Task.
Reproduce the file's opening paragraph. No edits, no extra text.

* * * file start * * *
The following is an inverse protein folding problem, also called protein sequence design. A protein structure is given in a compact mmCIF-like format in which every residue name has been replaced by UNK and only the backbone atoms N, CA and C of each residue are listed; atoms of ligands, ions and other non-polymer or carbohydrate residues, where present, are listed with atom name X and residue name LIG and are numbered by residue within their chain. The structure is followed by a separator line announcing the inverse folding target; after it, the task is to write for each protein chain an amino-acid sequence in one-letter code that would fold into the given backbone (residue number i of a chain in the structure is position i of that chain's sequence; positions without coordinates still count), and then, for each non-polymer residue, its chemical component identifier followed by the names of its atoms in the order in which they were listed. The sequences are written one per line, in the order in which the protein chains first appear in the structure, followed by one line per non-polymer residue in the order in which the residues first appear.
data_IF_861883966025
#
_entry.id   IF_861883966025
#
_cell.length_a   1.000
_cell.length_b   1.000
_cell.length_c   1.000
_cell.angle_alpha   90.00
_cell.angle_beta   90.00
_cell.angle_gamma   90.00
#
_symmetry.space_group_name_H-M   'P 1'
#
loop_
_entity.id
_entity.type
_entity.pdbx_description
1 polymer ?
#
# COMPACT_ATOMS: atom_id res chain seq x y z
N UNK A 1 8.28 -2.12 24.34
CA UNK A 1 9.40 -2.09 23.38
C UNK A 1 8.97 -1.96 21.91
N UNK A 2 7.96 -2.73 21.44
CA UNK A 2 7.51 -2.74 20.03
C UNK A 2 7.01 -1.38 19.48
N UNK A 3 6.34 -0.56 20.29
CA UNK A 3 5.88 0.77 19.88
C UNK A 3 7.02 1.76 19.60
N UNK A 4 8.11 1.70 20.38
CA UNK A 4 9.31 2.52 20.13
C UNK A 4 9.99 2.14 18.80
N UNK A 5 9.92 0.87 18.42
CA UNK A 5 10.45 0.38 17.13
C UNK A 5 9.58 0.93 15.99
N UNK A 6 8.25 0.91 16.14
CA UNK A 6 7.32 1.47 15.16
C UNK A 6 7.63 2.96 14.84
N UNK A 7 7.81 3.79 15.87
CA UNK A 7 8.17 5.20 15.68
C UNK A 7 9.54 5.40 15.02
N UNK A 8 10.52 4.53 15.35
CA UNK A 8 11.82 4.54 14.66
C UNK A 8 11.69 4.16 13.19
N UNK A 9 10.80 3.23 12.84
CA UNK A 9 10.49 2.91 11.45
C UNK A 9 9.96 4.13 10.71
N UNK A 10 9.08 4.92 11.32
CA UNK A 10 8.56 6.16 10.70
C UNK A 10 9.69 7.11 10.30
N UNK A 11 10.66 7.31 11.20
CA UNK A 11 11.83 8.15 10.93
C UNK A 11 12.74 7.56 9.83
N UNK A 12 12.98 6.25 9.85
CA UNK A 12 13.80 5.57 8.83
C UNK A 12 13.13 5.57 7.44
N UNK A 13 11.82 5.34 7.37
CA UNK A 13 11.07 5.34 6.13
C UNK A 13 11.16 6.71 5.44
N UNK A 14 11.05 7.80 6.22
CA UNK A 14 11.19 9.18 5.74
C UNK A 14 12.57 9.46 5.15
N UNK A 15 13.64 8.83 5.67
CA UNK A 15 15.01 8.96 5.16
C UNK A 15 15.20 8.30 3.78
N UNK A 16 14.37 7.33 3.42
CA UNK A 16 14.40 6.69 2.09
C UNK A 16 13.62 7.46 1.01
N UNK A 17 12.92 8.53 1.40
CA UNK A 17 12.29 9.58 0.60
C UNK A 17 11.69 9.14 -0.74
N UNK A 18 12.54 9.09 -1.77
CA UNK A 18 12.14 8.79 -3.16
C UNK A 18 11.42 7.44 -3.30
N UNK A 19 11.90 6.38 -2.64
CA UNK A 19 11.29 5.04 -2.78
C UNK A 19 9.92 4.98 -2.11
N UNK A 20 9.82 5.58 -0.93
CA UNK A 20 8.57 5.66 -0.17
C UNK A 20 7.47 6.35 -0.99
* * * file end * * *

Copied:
The following is an inverse protein folding problem, also called protein sequence design. A protein structure is given in a compact mmCIF-like format in which every residue name has been replaced by UNK and only the backbone atoms N, CA and C of each residue are listed; atoms of ligands, ions and other non-polymer or carbohydrate residues, where present, are listed with atom name X and residue name LIG and are numbered by residue within their chain. The structure is followed by a separator line announcing the inverse folding target; after it, the task is to write for each protein chain an amino-acid sequence in one-letter code that would fold into the given backbone (residue number i of a chain in the structure is position i of that chain's sequence; positions without coordinates still count), and then, for each non-polymer residue, its chemical component identifier followed by the names of its atoms in the order in which they were listed. The sequences are written one per line, in the order in which the protein chains first appear in the structure, followed by one line per non-polymer residue in the order in which the residues first appear.